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Enhancing listening comprehension and content learning in lectures

  • Enhancing listening comprehension and content learning in lectures
  • Quality in teaching & learning in higher education: A collection of refereed papers written from the 63 extended abstracts presented at the first conference on Quality in Teaching and Learning in Higher Education
  • Hong Kong
  • Reprographic Unit of the Hong Kong Polytechnic University
  • 1999
  • Conference on Quality in Teaching and Learning in Higher Education (1998: Hong Kong)
    • Hong Kong
    • 1997.7 onwards
    • Post-Secondary Education
  • There are numerous types of English-listening problems which Hong Kong students face. These include recognized limitations in English vocabulary, as well as the problems which teachers create due to structural complexity or unfamiliar references. Students may also experience a "blur" factor in listening to English, i.e., when the combination of familiar words is merely perceived as a stream of sounds. Liu's (1998) preliminary study of the extent to which university students recognize and understand words in a short piece of English expository discourse presented on CD-ROM found that:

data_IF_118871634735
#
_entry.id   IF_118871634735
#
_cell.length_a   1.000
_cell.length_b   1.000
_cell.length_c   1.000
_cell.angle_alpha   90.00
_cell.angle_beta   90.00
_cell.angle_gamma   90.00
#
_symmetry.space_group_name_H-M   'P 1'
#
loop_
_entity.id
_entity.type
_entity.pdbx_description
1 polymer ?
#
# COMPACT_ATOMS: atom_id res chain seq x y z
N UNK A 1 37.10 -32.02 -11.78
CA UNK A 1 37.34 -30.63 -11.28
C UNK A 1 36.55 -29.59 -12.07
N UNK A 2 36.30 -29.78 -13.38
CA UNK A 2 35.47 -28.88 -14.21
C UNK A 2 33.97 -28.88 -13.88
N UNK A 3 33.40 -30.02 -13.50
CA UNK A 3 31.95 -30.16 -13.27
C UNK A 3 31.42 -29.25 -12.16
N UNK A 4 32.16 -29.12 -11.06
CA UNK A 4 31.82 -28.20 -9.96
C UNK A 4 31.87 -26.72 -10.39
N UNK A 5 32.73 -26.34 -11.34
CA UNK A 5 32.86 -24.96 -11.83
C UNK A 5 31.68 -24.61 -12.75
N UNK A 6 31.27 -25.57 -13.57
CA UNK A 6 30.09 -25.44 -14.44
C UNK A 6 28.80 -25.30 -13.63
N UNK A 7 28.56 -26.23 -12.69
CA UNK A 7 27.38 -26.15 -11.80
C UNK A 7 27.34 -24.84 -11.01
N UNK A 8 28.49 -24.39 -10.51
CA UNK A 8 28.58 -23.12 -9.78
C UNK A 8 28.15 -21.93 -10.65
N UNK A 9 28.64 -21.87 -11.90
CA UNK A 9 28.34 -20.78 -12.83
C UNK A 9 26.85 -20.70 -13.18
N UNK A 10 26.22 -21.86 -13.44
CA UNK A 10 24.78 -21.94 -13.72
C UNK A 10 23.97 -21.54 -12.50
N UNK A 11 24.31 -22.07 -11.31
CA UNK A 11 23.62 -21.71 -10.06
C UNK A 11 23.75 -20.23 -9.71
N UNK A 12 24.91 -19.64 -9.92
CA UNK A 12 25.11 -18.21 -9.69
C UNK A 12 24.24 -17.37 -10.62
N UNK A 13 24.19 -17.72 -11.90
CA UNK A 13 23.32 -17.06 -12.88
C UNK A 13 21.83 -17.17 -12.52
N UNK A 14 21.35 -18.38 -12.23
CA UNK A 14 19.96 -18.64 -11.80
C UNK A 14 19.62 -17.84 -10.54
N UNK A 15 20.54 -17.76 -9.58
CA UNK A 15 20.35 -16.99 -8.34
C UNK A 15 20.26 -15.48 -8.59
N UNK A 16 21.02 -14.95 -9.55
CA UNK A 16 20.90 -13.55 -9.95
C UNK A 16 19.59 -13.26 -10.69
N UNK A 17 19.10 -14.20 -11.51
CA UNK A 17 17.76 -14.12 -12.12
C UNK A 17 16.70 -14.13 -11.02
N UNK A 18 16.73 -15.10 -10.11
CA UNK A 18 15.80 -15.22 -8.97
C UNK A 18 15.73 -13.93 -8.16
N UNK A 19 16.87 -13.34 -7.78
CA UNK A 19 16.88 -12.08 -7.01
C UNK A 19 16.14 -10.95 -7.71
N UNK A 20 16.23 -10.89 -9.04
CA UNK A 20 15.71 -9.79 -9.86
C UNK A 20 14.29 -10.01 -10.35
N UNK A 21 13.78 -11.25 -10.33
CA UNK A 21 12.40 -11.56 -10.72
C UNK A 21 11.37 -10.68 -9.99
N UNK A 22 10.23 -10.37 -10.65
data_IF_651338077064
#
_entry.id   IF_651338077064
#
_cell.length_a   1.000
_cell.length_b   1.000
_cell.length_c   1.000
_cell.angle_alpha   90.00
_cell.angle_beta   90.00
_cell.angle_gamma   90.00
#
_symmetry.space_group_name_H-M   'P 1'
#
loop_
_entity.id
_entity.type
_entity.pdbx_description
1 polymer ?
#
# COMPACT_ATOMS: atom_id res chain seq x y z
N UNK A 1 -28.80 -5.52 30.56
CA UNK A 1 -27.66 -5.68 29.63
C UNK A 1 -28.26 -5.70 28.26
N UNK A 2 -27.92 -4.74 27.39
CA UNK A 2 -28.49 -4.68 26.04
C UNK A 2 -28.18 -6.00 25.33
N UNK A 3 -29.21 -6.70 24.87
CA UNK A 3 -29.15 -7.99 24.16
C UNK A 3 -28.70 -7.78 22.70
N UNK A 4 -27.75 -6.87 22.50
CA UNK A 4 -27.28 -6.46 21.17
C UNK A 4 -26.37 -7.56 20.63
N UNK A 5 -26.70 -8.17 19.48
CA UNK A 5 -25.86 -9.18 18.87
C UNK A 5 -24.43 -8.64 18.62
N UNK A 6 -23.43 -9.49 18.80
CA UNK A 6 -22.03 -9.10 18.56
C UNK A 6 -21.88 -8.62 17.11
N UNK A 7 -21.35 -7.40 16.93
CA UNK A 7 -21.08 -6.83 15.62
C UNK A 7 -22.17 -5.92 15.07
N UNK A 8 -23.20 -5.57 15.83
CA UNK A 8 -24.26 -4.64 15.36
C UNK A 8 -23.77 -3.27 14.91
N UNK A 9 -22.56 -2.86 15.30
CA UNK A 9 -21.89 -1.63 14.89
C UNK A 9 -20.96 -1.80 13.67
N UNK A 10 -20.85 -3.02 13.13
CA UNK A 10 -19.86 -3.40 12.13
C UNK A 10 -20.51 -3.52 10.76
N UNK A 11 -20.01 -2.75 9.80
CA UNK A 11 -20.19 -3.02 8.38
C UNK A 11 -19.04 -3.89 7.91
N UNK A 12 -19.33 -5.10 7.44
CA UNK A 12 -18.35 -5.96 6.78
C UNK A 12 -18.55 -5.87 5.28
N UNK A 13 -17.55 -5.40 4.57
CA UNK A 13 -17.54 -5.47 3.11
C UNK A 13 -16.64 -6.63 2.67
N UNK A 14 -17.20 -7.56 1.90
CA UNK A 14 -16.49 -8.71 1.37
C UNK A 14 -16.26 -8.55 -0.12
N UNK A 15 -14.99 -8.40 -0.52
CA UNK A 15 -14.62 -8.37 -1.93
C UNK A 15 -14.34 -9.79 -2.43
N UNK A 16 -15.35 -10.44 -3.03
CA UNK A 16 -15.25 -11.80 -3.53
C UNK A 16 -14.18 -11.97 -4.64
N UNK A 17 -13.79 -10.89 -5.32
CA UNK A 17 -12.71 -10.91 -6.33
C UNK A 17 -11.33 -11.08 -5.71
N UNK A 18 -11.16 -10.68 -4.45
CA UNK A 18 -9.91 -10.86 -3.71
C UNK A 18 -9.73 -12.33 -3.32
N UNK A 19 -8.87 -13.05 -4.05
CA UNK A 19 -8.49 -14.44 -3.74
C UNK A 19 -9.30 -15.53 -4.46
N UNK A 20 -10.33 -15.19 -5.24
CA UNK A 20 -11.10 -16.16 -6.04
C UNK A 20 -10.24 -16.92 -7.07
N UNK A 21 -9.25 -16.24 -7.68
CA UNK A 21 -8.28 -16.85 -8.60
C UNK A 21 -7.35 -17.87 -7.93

• Students may encounter two major difficulties: unfamiliar vocabulary and failure to segment or divide sound streams into words.
    • Low proficiency students often cannot identify sounds of words that they know in writing.
    • Use of English grade D and E students recognize less than 40% of the words they hear.
    Apart from problems related to features of English speech, there remains a more "listener-external" problem, i.e., the intrinsic cognitive load of the lecture discourse. The nature of cognitive load is explored and examples of what might constitute high cognitive load are looked at. In what ways could teachers alleviate some of the problems associated with high cognitive load and low English proficiency?
    A small trial was carried out to explore ways in which university teachers can adjust lecture-support materials in English, in order to increase student comprehension and learning. Forty-one students at Hong Kong Baptist University participated in this study. Three types of lecture support materials (knowledge map, full outline, partial outline) were used.
    Although this exploratory study does not conclusively show the learning advantages (in terms of quiz scores) of one type of lecture aid over another, several important points emerge:
    • the knowledge map is perceived as enhancing lecture comprehension by students, even though students are not familiar with the graphic representation used in the knowledge map,
    • the full outline which previews the structure of the lecture is also very much preferred by students,
    • an appropriate lecture aid seems to depend on students’ English proficiency, their academic aptitude and prior subject knowledge,
    • teachers need to be more aware of the techniques for reducing cognitive loads for learners, so that they may better understand the lecture nhi develop their English language proficiency.
    This paper concludes with a look at some of the principles and strategies for providing comprehensible lectures and tutorials.
    • English
  • Conference Papers
    • 9623672675
  • 2011-05-27

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